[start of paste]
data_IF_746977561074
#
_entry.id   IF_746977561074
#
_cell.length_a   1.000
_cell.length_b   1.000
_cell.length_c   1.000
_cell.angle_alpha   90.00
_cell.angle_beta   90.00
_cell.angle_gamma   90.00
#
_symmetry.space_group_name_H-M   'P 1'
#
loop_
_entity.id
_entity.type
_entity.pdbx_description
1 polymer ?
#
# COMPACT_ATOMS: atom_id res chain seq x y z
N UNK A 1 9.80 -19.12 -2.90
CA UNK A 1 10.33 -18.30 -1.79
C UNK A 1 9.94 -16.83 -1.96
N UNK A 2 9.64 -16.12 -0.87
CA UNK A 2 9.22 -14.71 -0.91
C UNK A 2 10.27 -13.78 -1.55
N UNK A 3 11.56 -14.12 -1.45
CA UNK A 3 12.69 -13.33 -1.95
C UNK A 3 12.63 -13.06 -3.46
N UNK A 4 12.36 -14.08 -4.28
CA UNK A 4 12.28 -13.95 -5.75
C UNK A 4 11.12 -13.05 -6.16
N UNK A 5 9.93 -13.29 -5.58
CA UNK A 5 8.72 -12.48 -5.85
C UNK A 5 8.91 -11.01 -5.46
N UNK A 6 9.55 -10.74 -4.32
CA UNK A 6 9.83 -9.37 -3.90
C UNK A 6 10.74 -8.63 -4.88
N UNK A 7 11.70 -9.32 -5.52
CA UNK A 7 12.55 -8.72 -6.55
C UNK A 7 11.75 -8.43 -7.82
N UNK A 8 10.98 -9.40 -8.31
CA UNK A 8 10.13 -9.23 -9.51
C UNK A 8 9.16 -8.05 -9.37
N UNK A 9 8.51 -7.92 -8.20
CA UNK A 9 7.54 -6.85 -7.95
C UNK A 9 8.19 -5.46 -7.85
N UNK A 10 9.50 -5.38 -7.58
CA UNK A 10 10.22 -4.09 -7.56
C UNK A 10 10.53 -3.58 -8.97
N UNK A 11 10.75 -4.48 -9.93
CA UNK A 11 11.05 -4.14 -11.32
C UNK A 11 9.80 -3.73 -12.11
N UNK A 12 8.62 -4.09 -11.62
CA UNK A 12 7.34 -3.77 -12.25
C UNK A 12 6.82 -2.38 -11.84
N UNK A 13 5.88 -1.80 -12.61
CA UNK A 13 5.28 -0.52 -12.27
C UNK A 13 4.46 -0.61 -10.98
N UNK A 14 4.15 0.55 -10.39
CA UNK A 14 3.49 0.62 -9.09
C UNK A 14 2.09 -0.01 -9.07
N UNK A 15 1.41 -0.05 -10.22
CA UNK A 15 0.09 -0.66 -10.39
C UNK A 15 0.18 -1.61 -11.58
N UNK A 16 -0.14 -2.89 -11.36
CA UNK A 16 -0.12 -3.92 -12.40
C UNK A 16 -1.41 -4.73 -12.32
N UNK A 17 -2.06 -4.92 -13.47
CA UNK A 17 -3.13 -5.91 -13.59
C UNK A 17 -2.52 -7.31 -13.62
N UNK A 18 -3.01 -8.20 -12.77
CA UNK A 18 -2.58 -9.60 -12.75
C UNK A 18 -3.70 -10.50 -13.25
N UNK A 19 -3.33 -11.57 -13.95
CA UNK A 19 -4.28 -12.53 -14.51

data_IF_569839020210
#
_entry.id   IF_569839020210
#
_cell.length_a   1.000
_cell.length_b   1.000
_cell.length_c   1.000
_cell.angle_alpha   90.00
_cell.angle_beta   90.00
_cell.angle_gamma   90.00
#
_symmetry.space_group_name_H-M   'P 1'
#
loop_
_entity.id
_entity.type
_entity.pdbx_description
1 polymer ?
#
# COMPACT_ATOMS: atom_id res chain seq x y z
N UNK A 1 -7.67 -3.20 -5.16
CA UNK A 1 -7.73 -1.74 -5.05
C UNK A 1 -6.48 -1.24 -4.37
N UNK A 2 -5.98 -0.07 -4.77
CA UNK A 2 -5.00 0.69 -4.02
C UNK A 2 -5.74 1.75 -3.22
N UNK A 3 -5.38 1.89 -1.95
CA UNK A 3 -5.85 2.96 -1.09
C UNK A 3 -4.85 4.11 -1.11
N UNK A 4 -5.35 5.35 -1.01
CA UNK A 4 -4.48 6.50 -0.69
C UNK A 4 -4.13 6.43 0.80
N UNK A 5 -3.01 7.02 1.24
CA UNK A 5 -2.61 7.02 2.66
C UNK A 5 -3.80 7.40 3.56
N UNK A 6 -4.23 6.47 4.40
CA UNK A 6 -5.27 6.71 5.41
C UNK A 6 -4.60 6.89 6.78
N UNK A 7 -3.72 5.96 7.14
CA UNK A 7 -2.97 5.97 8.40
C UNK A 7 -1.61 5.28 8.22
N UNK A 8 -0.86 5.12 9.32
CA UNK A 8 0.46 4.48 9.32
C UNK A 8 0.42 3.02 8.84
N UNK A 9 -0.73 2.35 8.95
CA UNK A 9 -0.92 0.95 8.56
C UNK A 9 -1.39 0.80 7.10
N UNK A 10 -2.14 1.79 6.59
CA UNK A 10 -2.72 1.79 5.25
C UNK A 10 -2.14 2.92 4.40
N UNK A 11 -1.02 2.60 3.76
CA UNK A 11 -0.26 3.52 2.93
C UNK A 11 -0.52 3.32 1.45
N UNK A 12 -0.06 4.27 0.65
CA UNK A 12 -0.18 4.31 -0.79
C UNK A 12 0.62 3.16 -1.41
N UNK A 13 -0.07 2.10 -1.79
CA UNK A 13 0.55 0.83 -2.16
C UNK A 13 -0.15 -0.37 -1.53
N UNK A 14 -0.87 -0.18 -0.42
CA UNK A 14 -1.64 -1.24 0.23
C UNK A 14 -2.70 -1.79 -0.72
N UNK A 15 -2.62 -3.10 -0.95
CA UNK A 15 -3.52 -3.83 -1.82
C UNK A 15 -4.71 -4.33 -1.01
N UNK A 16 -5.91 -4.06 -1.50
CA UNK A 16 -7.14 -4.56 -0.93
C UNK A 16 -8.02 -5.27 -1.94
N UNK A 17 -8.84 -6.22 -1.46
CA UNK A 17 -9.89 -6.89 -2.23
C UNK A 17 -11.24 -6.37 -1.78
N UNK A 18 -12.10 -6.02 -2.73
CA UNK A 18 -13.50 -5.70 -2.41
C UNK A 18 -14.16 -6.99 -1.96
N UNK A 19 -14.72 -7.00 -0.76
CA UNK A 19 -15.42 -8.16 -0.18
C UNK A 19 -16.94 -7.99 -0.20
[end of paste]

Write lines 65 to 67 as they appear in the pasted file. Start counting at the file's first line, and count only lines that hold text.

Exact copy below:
C UNK A 15 0.18 -1.61 -11.58
N UNK A 16 -0.14 -2.89 -11.36
CA UNK A 16 -0.12 -3.92 -12.40